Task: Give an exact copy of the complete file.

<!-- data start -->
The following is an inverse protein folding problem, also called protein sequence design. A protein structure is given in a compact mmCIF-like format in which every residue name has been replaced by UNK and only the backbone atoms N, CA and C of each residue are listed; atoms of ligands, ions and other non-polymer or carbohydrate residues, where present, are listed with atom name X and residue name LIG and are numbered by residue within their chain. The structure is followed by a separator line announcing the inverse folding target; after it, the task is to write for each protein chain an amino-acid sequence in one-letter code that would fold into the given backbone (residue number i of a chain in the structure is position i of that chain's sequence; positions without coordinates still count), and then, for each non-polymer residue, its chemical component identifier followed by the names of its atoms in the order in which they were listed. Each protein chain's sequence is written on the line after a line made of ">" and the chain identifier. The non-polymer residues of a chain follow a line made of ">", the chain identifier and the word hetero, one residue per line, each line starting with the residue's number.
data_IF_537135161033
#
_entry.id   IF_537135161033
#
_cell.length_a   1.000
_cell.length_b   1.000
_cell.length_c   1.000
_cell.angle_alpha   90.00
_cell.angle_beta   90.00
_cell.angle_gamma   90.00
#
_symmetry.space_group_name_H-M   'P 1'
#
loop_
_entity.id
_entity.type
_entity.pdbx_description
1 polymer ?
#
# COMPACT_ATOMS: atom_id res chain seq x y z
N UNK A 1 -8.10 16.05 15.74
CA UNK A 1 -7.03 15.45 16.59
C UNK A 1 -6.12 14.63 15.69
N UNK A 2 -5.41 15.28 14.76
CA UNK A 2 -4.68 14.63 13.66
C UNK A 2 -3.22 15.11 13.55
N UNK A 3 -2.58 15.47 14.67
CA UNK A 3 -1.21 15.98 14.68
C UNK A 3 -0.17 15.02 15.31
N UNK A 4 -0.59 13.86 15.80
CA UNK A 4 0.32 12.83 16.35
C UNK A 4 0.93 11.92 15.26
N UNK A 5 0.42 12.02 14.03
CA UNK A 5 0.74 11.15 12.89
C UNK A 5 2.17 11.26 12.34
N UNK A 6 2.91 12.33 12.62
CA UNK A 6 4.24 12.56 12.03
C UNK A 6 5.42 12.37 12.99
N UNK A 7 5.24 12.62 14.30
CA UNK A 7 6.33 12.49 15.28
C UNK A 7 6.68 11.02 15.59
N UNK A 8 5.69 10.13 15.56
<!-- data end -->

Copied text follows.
The following is an inverse protein folding problem, also called protein sequence design. A protein structure is given in a compact mmCIF-like format in which every residue name has been replaced by UNK and only the backbone atoms N, CA and C of each residue are listed; atoms of ligands, ions and other non-polymer or carbohydrate residues, where present, are listed with atom name X and residue name LIG and are numbered by residue within their chain. The structure is followed by a separator line announcing the inverse folding target; after it, the task is to write for each protein chain an amino-acid sequence in one-letter code that would fold into the given backbone (residue number i of a chain in the structure is position i of that chain's sequence; positions without coordinates still count), and then, for each non-polymer residue, its chemical component identifier followed by the names of its atoms in the order in which they were listed. Each protein chain's sequence is written on the line after a line made of ">" and the chain identifier. The non-polymer residues of a chain follow a line made of ">", the chain identifier and the word hetero, one residue per line, each line starting with the residue's number.
data_IF_537135161033
#
_entry.id   IF_537135161033
#
_cell.length_a   1.000
_cell.length_b   1.000
_cell.length_c   1.000
_cell.angle_alpha   90.00
_cell.angle_beta   90.00
_cell.angle_gamma   90.00
#
_symmetry.space_group_name_H-M   'P 1'
#
loop_
_entity.id
_entity.type
_entity.pdbx_description
1 polymer ?
#
# COMPACT_ATOMS: atom_id res chain seq x y z
N UNK A 1 -8.10 16.05 15.74
CA UNK A 1 -7.03 15.45 16.59
C UNK A 1 -6.12 14.63 15.69
N UNK A 2 -5.41 15.28 14.76
CA UNK A 2 -4.68 14.63 13.66
C UNK A 2 -3.22 15.11 13.55
N UNK A 3 -2.58 15.47 14.67
CA UNK A 3 -1.21 15.98 14.68
C UNK A 3 -0.17 15.02 15.31
N UNK A 4 -0.59 13.86 15.80
CA UNK A 4 0.32 12.83 16.35
C UNK A 4 0.93 11.92 15.26
N UNK A 5 0.42 12.02 14.03
CA UNK A 5 0.74 11.15 12.89
C UNK A 5 2.17 11.26 12.34
N UNK A 6 2.91 12.33 12.62
CA UNK A 6 4.24 12.56 12.03
C UNK A 6 5.42 12.37 12.99
N UNK A 7 5.24 12.62 14.30
CA UNK A 7 6.33 12.49 15.28
C UNK A 7 6.68 11.02 15.59
N UNK A 8 5.69 10.13 15.56